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Dunne Speaks: The Old Merry-go-round In The Corner Gets Rolled Out Again

In a distant corner of the national fairground sits an old piece of equipment that has been around for years, but only gets turned on every decade or so. It never quite manages to do all the things it was supposed to, and so, in frustration, it is closed down after a while, and put aside for years, until someone decides it is worth having another attempt to make it work properly. It is called the health sector reorganisation merry-go-round, and it has just been wheeled out again this week.

Prior to 1983, health services in New Zealand were primarily structured through 19 District Health Offices and 29 elected Hospital Boards. A further 230 Territorial Local Authorities had basic responsibility for wider environmental health and town planning issues. By 1980, there were over 180 public hospitals in New Zealand and a further 163 private hospitals offering a total of just over 31,000 hospital beds.

It was a bureaucratic and financial nightmare, and the heavy emphasis on hospital-based approaches dealt poorly with the growing challenges in public and community health and general diversity. So, from 1983 the process was streamlined through the establishment of 14 Area Health Boards to replace the Hospital Boards and District Health Offices, and to deliver a wider focus than the previous intensively hospital-based system had proven capable of. The Boards were still elected, to ensure there was sufficient regional and cultural diversity.

However, financial constraints in the wake of the 1980s economic restructuring followed by the 1987 Sharemarket Crash and the slow pace of change meant that the new model never quite worked. In 1990, for example, the Minister of Health was forced to sack the Auckland Area Health Board and replace it with a Commissioner to try to get it back on track.

At that time, there was a brief focus on getting a more business-like approach to the provision of health and hospital services, and more integration between the public and emerging private sector healthcare providers, but the Gibbs Report – which was supposed to lay out a pathway for meeting these goals – went too far. Its recommended virtual American-style privatisation scared the politicians, who ran a mile from it.

However, the problems identified by the Gibbs Report and the failure of the Auckland Area Health Board could not be ignored indefinitely. So, the merry-go-round was unveiled in the early 1990s and produced, after a few splutters, the centralised Health Funding Agency, four Regional Health Authorities, 23 Crown Health Enterprises, and a stand-alone Public Health Commission. None of these agencies was publicly elected, with the Minister of Health making all the board appointments. A split between the provision of funding and services was established, with public hospitals funded on the basis of the volume and quality of services that they had been contracted to provide by the funding agencies.

However, once again the model did not work out quite as intended. Arguments quickly arose over the Public Health Commission. Its autonomy brought it into conflict with the government, irritated by its advocacy for various public health issues, and the autonomous Regional Health Authorities who saw the Commission’s role duplicating and cutting across their own responsibilities. So, it was abolished in 1995.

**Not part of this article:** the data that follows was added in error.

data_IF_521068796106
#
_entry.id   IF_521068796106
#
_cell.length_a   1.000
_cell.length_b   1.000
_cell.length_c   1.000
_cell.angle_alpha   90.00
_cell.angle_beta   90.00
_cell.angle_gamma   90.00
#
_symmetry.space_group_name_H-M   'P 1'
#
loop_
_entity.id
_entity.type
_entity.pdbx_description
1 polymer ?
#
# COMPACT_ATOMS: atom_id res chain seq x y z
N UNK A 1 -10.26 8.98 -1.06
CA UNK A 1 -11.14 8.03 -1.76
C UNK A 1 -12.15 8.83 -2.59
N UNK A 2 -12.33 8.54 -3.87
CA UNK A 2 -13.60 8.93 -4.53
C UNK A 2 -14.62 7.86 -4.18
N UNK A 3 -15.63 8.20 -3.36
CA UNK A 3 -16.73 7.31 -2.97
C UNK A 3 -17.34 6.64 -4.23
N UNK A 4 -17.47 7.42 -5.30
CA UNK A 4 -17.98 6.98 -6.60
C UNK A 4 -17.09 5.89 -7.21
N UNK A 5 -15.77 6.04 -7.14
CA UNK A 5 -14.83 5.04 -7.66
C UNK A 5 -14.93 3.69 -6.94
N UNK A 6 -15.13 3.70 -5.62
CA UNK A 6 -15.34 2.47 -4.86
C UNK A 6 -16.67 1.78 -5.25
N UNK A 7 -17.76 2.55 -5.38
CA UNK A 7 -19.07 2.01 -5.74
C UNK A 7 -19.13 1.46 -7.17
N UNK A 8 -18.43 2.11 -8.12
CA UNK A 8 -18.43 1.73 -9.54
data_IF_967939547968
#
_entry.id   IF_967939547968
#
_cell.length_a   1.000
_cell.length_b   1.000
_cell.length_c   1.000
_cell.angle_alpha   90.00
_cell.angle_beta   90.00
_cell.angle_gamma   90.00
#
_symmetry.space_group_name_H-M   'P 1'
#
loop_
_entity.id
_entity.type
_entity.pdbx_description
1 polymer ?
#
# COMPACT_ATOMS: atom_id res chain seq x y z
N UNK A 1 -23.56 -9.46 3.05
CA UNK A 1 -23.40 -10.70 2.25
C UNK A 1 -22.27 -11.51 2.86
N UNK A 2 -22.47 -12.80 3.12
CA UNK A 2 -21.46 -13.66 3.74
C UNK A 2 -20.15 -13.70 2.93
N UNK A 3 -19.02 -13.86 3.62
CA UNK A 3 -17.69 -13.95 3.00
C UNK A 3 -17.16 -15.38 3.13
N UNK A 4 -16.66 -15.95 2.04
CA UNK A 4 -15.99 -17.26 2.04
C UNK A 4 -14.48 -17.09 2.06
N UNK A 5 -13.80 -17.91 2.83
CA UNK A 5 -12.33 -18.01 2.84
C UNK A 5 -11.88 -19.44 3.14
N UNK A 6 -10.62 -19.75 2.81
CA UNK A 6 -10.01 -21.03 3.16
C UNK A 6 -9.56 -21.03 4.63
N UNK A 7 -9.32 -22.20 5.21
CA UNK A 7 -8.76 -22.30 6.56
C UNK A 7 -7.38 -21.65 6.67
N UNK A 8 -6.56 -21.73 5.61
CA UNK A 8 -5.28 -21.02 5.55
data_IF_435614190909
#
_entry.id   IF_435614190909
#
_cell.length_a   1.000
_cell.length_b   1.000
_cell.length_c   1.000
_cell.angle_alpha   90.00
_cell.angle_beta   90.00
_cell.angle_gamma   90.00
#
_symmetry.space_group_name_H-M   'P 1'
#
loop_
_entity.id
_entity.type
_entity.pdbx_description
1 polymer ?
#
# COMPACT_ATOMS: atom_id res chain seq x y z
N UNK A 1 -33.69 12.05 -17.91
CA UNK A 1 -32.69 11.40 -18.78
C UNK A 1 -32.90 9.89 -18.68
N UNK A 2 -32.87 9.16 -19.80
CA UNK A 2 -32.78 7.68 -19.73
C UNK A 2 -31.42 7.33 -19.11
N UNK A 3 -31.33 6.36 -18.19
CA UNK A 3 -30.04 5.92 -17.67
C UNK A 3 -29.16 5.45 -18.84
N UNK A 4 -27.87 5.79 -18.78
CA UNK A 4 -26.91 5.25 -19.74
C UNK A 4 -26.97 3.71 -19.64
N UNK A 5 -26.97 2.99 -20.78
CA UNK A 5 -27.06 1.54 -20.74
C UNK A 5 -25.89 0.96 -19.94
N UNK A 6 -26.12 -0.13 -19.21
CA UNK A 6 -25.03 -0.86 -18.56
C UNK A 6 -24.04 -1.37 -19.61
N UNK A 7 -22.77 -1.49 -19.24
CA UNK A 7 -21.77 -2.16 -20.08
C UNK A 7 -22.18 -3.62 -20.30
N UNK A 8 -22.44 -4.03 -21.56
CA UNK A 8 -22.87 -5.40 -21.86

As Crown Health Enterprises started closing down small, usually rural, hospitals that were often poorly attended and financially troubled, there was mounting public pressure to restore local democracy through directly elected local boards. Therefore, out came the merry-go-round once more after 1999, and the Health Funding Agency and the Regional Health Authorities were replaced by initially 21 (now 20) partially elected District Health Boards. By 2000, the numbers of hospitals had risen to around 400, but the numbers of beds provided had reduced about 25% from those available in 1980.

Over the last twenty years, complaints about the adequacy and fairness of the funding model, the duplication inherent in a large national system of autonomous District Health Boards, the unevenness in workforce planning across a number of key disciplines have intensified. In short, although the health system has grown immensely, is generally better funded and resourced than it was, and has become far more innovative, flexible and capable of ensuring people have access to the best care available to ensure that they can maintain a decent quality of life, the challenges that have bedevilled it for almost the last half-century remain.

Therefore, the merry-go-round has been cranked into life again and has produced the Health and Disability System Review which released its final report this week. In many ways, its diagnosis of the system’s weaknesses is not all that removed from the findings of the Gibbs Report, over thirty years ago, although its solutions differ markedly.

The real question, however, is what, if anything of substance will emerge once the government has had a chance to consider the Review’s recommendations. If history is any guide, the decisions eventually reached will fall well short of the problems identified by the Review, so will fail to get to heart of the problem. Add to that, this government’s serial incapacity to get any reform process right or underway, and the likelihood of significant change diminishes even further.

Meanwhile, the merry-go-round has been given a good clean, wrapped in its tarpaulins, and shifted back to the edge of the fairground, to rest quietly, until next time.

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